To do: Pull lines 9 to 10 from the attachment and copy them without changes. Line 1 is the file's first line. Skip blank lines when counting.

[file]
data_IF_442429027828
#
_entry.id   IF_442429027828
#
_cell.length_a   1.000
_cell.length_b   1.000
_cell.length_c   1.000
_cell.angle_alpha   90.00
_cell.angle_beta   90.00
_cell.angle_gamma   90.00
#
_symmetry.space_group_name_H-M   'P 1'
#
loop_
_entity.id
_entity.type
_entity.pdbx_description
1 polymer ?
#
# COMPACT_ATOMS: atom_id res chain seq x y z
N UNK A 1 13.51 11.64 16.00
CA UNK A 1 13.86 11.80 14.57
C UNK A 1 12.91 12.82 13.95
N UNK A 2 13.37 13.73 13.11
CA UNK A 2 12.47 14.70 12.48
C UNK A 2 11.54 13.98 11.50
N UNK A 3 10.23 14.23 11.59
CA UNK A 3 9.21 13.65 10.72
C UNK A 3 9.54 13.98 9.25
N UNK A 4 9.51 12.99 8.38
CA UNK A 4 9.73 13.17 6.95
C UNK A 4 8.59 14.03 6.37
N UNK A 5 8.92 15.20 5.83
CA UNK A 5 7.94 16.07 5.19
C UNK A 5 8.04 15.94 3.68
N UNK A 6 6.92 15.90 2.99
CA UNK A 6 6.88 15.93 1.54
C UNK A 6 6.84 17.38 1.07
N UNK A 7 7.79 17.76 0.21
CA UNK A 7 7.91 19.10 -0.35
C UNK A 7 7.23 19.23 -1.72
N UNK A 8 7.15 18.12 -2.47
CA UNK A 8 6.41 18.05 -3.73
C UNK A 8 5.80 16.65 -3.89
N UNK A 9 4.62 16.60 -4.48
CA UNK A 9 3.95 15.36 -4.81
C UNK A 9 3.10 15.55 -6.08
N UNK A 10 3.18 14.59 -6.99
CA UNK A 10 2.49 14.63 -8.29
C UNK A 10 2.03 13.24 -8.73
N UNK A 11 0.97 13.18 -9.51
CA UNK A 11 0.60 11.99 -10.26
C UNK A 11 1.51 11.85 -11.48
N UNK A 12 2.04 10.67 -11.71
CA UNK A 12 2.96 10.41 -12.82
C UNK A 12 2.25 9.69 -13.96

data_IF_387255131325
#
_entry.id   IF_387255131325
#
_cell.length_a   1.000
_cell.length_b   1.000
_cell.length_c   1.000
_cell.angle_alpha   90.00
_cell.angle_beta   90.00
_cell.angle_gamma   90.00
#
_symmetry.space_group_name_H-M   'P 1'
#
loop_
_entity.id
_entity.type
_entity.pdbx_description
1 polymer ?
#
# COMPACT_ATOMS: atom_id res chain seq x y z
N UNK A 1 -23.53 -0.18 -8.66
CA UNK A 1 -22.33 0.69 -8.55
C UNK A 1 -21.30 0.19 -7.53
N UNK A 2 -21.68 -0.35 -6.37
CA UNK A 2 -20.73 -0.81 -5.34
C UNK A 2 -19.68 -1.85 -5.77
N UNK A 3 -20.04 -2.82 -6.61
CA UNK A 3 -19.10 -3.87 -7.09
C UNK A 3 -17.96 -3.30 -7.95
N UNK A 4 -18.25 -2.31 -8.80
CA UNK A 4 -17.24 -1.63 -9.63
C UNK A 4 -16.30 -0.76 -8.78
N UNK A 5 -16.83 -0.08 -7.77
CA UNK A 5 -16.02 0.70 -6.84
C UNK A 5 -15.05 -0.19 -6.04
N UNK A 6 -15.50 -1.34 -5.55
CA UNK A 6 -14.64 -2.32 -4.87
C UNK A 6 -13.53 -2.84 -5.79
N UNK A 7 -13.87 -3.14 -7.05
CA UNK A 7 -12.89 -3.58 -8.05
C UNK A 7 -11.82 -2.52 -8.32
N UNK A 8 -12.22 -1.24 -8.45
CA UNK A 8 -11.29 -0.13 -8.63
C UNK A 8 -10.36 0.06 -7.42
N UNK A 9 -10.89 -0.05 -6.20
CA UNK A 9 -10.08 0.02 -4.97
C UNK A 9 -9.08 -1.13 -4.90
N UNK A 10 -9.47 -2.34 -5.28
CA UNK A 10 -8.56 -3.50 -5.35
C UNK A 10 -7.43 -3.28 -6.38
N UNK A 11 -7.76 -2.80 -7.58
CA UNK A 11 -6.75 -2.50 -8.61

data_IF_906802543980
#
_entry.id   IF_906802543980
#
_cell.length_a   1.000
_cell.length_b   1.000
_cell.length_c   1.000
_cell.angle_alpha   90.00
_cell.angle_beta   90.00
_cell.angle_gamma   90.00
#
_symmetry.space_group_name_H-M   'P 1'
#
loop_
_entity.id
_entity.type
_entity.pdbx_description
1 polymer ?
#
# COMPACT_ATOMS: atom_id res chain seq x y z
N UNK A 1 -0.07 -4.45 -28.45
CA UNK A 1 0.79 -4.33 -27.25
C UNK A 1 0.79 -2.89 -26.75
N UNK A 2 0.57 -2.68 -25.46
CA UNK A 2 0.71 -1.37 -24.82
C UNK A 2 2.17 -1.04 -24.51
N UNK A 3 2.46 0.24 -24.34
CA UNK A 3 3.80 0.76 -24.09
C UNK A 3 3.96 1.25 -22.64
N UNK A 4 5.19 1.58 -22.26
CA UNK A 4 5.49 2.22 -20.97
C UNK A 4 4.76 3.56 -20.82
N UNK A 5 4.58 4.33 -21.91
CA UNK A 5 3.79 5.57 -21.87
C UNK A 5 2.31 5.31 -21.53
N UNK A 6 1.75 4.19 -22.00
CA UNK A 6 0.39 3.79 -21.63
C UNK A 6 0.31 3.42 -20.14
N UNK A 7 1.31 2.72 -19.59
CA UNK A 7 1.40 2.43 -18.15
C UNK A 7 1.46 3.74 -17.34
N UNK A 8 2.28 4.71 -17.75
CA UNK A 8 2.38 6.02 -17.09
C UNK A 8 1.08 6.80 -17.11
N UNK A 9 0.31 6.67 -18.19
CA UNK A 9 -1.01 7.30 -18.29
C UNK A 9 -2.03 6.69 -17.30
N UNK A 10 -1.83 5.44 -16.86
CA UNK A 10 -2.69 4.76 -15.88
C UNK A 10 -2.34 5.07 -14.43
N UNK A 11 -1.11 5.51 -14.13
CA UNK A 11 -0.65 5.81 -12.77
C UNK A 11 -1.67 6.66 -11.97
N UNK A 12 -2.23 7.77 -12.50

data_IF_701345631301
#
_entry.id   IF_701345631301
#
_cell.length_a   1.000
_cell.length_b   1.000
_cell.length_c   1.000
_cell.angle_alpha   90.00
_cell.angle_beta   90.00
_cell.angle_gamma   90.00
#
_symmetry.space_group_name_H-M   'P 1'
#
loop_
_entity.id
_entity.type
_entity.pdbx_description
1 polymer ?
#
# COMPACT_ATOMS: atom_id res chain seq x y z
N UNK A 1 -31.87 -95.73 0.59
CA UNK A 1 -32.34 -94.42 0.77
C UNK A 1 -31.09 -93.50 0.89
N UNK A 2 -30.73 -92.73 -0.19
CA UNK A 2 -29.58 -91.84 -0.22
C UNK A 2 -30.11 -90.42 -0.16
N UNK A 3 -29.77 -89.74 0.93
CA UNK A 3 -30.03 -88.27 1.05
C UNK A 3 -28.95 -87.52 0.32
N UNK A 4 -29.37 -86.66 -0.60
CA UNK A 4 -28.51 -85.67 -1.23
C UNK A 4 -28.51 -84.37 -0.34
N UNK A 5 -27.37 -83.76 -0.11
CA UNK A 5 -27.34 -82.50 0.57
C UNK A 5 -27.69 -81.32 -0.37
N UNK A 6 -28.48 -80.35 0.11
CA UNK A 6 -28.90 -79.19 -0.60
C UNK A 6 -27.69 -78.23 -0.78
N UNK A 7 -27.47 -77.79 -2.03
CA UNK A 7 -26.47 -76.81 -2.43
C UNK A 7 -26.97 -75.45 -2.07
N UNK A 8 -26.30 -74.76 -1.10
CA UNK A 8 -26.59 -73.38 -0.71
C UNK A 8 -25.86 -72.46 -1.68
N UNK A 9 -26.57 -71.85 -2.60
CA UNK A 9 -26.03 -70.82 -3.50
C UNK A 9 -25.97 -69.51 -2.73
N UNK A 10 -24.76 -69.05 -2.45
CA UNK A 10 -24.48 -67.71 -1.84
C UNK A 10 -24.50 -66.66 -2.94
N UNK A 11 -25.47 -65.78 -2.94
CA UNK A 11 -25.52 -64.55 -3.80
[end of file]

_cell.angle_beta   90.00
_cell.angle_gamma   90.00